The auto show used to be the hottest date in the calendar for checking out concepts, new releases, developments, technology and all sorts of car related news. It seems that golden age of the auto show may soon be over. Or will it?
The news that nine major automakers are not going to show at a major European motor show took us by surprise. The Frankfurt Motor Show used to be one of the major events in Europe but nine automakers have decided to give it a miss. Alfa Romeo, DS (part of Citroen), Fiat, Infiniti, Jeep, Mitsubishi, Nissan, Peugeot and Volvo are all taking the day off instead of attending the show.
Star of the show
The auto show is an opportunity for automakers to showcase their wares but does present challenges too. It is very expensive to run a booth at your average auto show. It is also one booth out of many, meaning manufacturers have to come up with more extravagant or outlandish ways to stand out from the crowd.
Auto shows are also mainly attended by other automakers, people in the industry or journalists. The end user of the products rarely gets to see their next new car at a major show. We often prefer smaller shows or to wait until we get to see it at the dealership. It seems automakers are paying attention to this and are choosing to appear at smaller or more niche shows instead.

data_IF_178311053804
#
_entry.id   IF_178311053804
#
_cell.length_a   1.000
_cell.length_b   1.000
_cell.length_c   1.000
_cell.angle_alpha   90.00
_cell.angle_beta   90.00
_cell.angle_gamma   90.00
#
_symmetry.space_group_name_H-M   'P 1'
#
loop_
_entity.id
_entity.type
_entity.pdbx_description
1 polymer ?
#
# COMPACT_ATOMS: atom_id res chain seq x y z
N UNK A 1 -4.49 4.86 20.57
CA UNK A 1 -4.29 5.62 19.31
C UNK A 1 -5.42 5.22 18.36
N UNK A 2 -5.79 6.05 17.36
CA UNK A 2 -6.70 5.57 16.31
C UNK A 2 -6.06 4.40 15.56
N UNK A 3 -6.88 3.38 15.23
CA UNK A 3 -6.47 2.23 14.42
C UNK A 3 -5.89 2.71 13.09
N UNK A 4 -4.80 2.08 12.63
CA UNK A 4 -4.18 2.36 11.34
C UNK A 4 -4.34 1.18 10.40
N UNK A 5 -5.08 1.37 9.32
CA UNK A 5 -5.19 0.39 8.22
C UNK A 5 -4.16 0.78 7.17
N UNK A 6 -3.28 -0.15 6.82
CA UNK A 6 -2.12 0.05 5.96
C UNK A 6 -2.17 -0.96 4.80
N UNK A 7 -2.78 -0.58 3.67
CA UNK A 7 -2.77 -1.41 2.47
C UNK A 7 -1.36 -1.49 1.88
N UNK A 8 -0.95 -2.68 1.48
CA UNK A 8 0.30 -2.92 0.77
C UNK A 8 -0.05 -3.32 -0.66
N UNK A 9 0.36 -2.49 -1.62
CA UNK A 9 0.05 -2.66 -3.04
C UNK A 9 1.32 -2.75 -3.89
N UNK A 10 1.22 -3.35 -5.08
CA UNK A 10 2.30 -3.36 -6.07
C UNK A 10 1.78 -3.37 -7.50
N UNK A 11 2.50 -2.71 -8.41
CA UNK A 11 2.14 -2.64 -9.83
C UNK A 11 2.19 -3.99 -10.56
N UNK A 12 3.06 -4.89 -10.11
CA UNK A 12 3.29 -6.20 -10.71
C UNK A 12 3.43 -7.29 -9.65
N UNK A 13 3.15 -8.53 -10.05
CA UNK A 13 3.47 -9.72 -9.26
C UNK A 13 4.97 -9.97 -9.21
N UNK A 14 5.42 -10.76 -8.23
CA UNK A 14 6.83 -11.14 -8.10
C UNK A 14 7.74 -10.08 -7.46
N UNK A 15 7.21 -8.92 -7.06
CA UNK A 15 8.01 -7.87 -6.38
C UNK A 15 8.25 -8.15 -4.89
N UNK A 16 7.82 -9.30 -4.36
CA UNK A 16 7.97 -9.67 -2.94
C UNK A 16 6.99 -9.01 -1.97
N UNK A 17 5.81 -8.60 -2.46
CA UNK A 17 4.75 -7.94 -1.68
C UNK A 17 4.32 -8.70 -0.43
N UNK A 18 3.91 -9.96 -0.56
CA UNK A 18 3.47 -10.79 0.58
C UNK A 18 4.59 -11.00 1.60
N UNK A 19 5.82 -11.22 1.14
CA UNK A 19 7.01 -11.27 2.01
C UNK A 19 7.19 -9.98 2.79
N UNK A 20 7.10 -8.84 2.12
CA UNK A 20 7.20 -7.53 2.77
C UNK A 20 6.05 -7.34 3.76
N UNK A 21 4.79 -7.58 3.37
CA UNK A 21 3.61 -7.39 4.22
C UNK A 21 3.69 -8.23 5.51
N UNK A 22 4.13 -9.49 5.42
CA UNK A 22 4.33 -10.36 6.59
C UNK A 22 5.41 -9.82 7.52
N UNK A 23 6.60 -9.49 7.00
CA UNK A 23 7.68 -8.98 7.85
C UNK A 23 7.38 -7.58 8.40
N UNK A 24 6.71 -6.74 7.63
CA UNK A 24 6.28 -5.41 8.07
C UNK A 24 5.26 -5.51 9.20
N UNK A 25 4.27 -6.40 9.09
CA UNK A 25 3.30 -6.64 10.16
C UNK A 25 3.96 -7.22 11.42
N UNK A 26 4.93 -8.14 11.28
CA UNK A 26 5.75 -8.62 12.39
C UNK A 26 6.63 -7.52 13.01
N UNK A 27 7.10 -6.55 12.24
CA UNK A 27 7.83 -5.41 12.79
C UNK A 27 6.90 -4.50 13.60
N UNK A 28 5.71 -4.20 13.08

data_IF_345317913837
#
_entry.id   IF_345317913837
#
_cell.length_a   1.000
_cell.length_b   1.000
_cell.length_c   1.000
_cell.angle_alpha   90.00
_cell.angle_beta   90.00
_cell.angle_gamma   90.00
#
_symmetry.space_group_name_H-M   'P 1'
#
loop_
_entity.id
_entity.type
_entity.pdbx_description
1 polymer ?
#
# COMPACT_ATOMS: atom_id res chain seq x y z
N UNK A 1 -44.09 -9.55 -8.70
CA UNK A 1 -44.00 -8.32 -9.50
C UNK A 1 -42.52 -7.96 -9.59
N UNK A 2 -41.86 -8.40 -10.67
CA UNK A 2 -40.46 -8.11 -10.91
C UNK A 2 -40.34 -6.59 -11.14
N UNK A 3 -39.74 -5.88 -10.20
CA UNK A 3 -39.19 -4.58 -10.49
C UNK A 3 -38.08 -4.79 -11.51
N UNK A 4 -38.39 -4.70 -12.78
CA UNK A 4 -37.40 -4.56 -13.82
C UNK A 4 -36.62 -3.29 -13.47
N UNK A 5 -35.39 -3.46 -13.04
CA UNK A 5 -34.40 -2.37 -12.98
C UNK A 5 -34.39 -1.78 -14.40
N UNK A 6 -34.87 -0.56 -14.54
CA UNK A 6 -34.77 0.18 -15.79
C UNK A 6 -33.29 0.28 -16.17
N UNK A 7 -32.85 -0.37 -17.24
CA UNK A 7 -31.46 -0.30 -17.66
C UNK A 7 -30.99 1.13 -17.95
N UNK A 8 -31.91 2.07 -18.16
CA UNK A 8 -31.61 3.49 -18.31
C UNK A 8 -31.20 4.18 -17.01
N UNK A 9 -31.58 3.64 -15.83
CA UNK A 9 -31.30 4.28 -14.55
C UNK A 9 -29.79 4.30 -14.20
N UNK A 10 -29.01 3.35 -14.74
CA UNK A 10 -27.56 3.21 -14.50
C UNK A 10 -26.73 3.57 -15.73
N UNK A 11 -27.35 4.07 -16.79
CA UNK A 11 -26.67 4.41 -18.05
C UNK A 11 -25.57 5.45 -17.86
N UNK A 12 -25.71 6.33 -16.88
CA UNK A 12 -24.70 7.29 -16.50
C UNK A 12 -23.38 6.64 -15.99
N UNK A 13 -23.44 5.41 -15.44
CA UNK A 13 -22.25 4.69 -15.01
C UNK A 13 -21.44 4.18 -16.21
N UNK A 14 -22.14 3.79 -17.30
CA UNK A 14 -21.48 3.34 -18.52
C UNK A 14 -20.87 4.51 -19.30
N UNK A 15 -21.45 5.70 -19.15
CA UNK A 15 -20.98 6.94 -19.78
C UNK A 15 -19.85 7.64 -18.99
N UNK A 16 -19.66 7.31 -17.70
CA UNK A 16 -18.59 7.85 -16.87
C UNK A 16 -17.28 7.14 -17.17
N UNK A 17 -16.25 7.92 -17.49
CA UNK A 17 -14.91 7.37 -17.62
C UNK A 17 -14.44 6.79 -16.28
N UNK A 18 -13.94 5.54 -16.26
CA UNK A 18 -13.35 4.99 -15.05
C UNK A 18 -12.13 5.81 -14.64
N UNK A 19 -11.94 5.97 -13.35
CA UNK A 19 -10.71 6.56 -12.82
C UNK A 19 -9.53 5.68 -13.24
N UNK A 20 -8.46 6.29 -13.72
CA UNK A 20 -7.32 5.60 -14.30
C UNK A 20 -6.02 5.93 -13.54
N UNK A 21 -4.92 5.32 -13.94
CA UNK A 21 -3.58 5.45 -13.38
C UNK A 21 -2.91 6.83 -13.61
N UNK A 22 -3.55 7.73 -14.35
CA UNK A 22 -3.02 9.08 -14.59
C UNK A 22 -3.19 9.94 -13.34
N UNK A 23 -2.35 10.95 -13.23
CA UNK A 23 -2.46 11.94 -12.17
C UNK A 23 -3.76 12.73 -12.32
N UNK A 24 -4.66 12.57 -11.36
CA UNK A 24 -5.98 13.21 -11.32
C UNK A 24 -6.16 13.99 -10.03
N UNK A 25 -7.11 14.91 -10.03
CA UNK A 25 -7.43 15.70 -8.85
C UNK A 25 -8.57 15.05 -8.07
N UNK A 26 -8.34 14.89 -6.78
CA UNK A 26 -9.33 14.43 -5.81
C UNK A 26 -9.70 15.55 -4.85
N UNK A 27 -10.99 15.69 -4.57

Plus, with the crossover between consumer tech and car tech, appearing at even such as the Consumer Electronics Show makes a bit more sense. Fewer automakers are there to compete so any that booth stands out from the crowd.
After this year’s Goodwood Festival of Speed, Lord March who owns the Goodwood estate said he is fielding more queries from automakers wanting to appear there as it is cheaper, is for the people and because the event still gets a lot of attention from fans and the media.
Over here, the Pebble Beach Concours d'Elegance is another enthusiast event that automakers are electing to show their wares at. They are cheaper, do not demand high tech booths and are much more relaxed ways of showing.
End of the show?
So is this the end of the auto show as we know it? I doubt it is the end of the auto show but changes may be afoot. While automakers may scale back on their appearances, the auto show is still a major way to showcase their wares. Other major automakers are still using shows to illustrate to the world they are a force to be reckoned with and I doubt that will change anytime soon. The scale and type of even may do though. Only time will tell on that one!